Today, Fleury celebrates a different milestone.

"It is my Sobriety Day," he said. "A big day. The fourth anniversary of the day I stopped drinking."

It's a day more important than any other on his calendar - birthday, Christmas, '89 Stanley Cup anniversary. You name it.

"I'm here. I'm alive. The fact that I'm back at an NHL camp, this NHL camp, where it all started for me, is amazing. I feel lucky. Blessed."

His battles with the bottle have been documented often since he began melting down publicly during his years in New York and, fatefully, Chicago.

A tell-all autobiography, "Playing With Fire," is due out Oct. 16 and promises to be a harrowing confession of a Pandora's box lifestyle of drunken recklessness, the flip-side of his highly sanitized earlier life story in print, "Fury." It will, he vows, shed the light on the rumours: How much was his involvement in the Graham James sex scandal kept hidden? What about that infamous night at the strip club in Columbus when the wheels good and truly came off the little red wagon? How deep the depression and how desperate was he to make it go away?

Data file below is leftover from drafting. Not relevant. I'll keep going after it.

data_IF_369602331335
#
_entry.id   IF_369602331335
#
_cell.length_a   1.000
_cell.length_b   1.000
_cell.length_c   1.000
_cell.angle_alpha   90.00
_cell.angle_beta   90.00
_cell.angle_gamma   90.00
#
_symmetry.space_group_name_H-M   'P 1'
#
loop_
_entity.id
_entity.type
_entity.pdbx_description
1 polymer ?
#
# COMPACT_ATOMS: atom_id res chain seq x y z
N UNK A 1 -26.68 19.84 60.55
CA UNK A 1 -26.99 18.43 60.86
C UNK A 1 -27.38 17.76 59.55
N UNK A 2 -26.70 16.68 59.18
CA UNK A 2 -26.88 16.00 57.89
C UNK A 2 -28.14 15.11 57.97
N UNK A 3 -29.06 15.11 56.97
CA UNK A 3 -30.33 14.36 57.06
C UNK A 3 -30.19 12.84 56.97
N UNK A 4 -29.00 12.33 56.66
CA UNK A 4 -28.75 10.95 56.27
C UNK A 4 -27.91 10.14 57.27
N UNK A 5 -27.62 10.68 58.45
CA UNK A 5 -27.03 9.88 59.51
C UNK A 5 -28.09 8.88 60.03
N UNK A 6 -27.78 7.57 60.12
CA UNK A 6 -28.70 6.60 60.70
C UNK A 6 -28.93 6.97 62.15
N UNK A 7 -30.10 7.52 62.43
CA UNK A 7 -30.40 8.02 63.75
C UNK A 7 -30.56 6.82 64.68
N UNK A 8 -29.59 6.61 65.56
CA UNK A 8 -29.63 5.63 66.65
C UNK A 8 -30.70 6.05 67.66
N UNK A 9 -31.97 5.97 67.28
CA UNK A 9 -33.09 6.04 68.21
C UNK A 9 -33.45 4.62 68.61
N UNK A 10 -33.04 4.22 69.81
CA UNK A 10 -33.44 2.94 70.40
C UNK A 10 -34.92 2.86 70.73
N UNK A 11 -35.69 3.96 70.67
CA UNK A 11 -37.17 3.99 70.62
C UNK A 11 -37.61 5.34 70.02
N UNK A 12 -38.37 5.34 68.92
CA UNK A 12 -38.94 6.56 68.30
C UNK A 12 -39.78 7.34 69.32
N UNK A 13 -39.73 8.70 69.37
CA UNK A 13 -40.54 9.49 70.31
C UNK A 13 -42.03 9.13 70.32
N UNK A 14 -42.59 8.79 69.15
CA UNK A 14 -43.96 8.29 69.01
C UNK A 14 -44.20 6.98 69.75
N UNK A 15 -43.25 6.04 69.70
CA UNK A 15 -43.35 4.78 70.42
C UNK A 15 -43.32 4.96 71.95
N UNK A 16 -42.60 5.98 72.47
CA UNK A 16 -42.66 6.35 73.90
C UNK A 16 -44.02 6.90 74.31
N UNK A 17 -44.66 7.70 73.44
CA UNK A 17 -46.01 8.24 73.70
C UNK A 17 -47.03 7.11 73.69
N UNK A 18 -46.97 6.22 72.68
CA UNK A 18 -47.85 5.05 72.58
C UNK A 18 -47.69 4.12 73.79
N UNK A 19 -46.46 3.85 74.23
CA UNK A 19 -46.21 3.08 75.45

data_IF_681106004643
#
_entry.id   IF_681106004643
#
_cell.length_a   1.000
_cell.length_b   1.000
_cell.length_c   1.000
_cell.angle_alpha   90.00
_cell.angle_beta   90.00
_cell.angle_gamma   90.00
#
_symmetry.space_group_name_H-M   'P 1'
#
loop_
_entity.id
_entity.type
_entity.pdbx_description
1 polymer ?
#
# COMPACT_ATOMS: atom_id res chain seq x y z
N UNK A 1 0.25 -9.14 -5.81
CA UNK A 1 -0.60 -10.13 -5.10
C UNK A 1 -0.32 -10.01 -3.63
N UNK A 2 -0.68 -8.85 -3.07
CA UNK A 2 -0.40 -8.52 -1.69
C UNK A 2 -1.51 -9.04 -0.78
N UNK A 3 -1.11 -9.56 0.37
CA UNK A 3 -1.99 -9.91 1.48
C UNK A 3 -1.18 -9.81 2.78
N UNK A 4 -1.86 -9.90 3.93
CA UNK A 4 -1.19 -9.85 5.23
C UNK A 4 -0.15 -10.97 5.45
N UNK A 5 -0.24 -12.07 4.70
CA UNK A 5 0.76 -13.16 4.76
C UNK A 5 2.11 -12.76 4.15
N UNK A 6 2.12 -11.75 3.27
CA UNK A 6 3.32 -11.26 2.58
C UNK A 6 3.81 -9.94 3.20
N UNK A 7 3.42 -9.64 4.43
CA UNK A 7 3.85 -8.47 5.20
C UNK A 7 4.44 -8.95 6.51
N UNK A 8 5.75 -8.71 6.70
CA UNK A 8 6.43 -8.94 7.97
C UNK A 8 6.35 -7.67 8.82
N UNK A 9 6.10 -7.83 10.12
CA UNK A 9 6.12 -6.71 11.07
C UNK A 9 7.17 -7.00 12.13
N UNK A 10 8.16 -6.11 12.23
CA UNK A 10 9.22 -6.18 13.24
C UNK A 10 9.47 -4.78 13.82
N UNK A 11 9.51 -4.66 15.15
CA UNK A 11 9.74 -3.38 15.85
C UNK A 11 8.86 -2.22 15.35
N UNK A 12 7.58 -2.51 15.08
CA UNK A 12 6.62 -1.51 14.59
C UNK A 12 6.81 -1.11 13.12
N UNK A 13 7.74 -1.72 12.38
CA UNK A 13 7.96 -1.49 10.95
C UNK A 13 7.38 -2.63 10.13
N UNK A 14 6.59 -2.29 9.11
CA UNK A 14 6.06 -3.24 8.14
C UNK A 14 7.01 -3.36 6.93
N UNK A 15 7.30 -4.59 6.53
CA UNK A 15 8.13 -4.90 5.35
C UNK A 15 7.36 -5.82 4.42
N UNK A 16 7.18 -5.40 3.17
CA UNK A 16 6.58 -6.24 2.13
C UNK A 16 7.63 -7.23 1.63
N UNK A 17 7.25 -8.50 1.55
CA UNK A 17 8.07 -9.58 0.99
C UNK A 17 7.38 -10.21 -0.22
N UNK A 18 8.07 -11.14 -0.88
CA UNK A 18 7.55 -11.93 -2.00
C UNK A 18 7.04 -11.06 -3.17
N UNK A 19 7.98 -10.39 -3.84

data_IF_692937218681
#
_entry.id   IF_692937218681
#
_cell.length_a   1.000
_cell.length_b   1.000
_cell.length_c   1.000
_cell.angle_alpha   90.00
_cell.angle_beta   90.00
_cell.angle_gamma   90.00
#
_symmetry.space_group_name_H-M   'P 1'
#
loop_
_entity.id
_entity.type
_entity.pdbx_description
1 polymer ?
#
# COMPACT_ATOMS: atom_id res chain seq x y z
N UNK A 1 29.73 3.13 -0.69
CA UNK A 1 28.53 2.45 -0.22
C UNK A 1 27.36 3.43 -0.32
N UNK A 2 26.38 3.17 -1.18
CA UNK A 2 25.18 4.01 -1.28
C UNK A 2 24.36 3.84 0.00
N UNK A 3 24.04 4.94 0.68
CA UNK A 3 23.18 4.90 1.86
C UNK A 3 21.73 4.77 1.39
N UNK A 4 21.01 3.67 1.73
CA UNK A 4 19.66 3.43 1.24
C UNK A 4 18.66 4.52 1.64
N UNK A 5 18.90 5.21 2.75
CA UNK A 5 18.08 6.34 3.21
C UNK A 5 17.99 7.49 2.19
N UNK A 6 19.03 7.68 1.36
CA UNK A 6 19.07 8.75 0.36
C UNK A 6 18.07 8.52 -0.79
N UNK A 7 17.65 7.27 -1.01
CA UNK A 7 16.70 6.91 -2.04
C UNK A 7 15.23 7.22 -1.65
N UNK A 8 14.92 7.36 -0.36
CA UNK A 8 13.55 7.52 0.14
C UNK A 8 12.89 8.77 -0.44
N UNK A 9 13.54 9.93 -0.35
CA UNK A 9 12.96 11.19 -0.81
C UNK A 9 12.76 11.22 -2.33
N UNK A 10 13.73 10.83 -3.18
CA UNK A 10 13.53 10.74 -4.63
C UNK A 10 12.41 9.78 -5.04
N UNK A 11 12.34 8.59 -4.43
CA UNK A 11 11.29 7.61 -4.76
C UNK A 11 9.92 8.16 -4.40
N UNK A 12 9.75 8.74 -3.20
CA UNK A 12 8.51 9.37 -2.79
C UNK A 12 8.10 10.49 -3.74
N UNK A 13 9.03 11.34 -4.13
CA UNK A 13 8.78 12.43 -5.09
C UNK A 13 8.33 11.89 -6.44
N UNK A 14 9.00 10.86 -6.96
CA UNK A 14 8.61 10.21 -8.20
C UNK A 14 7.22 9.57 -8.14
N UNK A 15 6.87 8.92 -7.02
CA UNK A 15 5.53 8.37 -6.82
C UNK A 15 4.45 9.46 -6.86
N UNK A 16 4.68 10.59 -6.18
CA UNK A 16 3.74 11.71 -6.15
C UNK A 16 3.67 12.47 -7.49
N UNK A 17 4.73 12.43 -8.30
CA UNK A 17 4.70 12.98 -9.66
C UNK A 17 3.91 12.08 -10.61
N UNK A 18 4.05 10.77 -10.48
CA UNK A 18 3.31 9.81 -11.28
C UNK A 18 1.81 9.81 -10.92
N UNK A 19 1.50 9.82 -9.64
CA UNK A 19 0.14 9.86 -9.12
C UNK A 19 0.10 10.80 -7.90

Surrounded by a phalanx of parasites, sycophants, toadies, flatterers and panderers, drawn like moths to a flame by fame, money and lifestyle of excess, he was able to con himself, and many others. He let himself down. He let others down.

"The people around me were as screwed up as I was. My life was just ... chaos. It sound's weird, I know, but when you're living it on a day-to-day basis, there seems to be a certain safety in that chaos."

Jennifer Ivanochko first met Fleury five years ago. A friend asked her if she wanted to go watch a hockey game involving the Horse Lake Thunder senior triple-A team at the Red Deer Enmax Centrium. A big-time former NHL player was playing. And there was a party afterwards. OK, she thought. Why not?

"I remember Theoren skating towards the faceoff circle," she recalled recently. "And his helmet wasn't on. I don't know if it was broken or not. But he was holding the game up. I kept thinking: 'Just play hockey, pal. How high maintenance is that guy?' "